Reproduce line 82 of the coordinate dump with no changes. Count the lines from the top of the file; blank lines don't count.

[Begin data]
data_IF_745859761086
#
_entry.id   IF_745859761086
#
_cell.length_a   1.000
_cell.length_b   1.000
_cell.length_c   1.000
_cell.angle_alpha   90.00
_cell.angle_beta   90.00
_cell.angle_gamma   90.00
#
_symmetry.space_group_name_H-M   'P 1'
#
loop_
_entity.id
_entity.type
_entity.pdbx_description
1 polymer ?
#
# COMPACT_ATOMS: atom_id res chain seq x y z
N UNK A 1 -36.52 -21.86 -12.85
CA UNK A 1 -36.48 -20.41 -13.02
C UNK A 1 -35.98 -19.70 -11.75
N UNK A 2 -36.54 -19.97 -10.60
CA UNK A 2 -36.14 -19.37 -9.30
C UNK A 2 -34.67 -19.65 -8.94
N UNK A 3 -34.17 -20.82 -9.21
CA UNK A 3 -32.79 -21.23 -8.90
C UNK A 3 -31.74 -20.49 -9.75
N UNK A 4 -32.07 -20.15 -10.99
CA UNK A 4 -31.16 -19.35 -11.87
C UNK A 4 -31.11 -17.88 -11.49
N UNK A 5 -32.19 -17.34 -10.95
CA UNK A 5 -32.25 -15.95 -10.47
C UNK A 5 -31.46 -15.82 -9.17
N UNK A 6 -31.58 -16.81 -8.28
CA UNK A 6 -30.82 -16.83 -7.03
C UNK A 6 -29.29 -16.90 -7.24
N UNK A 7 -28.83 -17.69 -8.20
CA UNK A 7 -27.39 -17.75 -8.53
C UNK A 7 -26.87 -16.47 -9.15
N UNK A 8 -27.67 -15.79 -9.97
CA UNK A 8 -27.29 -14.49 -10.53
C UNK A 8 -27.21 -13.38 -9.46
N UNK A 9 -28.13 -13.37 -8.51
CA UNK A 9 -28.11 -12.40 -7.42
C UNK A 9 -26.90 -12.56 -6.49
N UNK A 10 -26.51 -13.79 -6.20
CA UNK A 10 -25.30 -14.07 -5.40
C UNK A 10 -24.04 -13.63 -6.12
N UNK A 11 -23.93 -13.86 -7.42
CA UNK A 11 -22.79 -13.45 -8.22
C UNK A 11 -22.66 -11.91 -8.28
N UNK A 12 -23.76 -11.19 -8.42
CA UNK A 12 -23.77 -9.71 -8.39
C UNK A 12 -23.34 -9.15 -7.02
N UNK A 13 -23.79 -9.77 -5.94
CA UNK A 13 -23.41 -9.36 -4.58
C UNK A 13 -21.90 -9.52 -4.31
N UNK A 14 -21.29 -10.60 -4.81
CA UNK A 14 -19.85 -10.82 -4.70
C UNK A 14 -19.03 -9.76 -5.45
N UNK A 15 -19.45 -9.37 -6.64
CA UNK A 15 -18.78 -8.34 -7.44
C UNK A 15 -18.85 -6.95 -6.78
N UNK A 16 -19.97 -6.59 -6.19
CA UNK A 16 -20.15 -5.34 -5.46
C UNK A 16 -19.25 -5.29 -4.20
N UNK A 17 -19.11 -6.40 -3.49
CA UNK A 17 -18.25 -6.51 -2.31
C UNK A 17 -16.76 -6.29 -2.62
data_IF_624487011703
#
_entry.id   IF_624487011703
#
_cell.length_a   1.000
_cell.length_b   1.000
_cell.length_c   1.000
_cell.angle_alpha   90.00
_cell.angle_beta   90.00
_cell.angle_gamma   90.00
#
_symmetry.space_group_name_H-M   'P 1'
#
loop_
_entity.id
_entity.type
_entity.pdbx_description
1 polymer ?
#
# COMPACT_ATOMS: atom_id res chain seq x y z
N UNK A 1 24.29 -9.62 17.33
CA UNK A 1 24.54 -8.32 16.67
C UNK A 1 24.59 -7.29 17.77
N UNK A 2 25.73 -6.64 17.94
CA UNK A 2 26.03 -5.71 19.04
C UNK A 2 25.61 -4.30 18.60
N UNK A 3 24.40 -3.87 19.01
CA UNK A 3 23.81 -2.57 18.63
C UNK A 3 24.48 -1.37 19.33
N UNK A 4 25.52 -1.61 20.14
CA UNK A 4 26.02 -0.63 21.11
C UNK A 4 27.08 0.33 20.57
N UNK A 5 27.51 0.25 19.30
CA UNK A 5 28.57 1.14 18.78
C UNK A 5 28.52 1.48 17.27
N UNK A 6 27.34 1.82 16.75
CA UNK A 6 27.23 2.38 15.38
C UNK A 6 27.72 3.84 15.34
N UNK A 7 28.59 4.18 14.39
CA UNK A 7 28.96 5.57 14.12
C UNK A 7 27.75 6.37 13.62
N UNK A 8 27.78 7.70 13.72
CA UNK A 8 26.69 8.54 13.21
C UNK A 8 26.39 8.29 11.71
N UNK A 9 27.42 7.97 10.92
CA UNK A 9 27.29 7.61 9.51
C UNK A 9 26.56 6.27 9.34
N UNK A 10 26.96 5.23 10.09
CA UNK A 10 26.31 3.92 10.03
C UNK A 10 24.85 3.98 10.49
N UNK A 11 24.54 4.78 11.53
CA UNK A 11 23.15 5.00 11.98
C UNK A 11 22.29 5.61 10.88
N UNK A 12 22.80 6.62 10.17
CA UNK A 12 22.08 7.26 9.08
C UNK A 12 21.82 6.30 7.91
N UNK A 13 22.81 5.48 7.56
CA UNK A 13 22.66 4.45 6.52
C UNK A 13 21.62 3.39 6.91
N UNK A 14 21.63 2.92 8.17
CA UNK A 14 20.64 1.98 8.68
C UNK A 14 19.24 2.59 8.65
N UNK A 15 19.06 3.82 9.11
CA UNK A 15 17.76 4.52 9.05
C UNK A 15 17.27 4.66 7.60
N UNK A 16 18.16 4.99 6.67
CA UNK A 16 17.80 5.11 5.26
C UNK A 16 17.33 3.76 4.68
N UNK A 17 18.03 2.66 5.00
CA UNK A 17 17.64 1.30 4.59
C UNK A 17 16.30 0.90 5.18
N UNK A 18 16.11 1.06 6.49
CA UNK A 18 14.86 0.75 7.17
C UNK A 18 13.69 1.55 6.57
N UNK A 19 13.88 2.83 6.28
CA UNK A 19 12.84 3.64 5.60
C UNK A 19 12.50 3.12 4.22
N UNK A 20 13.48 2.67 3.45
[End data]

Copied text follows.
#